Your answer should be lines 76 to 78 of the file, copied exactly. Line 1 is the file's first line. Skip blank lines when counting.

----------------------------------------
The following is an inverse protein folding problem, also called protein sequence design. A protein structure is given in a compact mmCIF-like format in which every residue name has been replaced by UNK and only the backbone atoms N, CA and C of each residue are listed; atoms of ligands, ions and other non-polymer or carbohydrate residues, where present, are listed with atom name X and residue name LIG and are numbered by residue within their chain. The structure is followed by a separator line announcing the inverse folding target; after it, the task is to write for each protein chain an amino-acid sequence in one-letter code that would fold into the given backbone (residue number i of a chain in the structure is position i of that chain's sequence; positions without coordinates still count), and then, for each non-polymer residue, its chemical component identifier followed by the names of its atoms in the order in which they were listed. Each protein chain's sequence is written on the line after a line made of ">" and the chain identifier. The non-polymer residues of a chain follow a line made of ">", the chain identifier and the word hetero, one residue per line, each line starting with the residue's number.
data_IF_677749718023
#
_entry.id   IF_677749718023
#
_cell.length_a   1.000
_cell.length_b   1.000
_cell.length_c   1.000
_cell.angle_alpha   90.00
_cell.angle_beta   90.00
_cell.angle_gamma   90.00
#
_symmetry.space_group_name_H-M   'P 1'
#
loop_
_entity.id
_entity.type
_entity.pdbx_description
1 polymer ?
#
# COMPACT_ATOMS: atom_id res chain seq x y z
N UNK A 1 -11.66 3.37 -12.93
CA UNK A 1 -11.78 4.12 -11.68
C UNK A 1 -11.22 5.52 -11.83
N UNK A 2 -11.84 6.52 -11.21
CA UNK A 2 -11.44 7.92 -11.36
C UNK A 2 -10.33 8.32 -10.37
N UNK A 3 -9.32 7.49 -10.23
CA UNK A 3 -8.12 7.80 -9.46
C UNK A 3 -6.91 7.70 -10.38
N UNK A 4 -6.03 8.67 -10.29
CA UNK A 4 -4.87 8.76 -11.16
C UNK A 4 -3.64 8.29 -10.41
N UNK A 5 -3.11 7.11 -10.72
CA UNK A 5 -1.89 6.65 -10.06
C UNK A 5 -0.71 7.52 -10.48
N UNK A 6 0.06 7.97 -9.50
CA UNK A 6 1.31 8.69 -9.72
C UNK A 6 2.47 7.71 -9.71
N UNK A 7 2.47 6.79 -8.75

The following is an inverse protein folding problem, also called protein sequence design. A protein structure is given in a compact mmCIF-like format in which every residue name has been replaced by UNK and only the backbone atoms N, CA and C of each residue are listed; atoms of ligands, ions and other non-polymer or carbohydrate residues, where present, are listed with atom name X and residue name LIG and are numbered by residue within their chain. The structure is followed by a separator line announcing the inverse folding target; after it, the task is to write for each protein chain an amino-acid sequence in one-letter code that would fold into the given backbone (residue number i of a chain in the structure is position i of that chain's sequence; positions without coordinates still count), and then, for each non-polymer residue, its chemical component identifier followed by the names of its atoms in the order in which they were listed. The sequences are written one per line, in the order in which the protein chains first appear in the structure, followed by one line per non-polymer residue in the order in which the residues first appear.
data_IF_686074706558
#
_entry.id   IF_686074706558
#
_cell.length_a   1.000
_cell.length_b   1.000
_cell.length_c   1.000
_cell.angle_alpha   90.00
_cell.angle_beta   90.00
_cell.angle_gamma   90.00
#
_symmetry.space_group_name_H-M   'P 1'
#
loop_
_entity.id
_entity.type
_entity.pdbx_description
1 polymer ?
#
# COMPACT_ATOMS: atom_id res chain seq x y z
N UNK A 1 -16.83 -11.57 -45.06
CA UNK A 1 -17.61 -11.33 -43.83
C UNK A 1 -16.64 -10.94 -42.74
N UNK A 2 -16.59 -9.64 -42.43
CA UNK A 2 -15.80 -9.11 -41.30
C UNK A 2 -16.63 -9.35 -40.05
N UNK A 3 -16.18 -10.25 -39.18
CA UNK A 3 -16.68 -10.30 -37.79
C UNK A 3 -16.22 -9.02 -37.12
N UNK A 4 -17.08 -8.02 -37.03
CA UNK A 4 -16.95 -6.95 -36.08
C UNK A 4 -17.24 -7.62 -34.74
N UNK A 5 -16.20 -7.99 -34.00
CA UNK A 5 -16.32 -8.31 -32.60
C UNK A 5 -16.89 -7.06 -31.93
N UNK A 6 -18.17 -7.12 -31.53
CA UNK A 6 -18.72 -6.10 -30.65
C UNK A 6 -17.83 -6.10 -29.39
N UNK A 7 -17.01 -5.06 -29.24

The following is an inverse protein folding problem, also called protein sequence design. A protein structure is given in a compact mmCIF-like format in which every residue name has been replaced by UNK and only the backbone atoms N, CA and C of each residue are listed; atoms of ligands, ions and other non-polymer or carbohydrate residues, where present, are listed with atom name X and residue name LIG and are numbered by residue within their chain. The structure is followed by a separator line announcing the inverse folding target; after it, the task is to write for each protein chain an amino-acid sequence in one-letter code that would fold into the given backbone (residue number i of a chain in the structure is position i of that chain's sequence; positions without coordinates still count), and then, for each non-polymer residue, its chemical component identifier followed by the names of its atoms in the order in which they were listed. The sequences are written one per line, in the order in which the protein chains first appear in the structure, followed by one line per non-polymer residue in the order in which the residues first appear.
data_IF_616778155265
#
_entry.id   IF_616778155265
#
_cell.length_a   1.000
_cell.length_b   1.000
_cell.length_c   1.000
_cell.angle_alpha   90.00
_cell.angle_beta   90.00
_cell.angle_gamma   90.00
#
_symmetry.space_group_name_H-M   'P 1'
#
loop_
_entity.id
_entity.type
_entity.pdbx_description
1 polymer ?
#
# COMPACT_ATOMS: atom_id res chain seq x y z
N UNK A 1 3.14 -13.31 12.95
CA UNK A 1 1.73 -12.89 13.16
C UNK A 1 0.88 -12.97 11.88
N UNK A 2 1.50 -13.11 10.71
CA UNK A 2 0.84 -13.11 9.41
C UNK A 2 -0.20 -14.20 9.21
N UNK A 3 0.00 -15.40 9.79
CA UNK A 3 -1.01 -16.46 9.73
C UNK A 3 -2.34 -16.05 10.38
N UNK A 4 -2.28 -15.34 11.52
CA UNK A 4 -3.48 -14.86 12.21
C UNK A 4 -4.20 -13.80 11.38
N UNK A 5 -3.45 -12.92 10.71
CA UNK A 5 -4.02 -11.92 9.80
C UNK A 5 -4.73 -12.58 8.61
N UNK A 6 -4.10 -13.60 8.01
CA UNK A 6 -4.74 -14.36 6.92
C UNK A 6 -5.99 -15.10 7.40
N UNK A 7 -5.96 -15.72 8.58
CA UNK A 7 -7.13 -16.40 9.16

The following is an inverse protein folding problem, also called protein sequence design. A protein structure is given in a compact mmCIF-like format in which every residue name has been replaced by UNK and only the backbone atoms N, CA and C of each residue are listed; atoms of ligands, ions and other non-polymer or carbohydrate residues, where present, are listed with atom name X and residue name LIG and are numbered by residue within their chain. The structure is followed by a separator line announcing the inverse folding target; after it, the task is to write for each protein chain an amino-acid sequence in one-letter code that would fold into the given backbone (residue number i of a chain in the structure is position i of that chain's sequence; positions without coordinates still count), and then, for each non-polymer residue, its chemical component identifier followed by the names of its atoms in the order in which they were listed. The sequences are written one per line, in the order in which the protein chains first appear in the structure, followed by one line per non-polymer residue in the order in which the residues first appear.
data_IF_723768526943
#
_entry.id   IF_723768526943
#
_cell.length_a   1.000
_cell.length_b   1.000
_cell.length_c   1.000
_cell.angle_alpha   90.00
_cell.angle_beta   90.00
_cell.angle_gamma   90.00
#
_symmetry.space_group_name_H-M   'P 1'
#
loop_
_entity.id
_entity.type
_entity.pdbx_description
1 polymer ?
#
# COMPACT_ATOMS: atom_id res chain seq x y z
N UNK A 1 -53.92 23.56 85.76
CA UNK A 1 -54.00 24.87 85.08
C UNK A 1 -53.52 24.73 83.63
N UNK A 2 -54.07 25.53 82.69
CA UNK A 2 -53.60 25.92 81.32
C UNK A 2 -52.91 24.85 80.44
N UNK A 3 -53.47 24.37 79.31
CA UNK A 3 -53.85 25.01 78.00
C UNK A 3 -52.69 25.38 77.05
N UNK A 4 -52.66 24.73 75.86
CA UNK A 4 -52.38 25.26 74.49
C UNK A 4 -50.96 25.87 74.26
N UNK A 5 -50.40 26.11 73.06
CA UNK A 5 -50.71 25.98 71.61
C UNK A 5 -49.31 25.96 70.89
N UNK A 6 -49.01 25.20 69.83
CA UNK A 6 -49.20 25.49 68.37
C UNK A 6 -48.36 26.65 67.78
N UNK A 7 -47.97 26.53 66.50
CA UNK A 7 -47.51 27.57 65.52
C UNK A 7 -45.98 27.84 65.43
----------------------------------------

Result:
C UNK A 5 -16.89 -7.06 -31.93
N UNK A 6 -18.17 -7.12 -31.53
CA UNK A 6 -18.72 -6.10 -30.65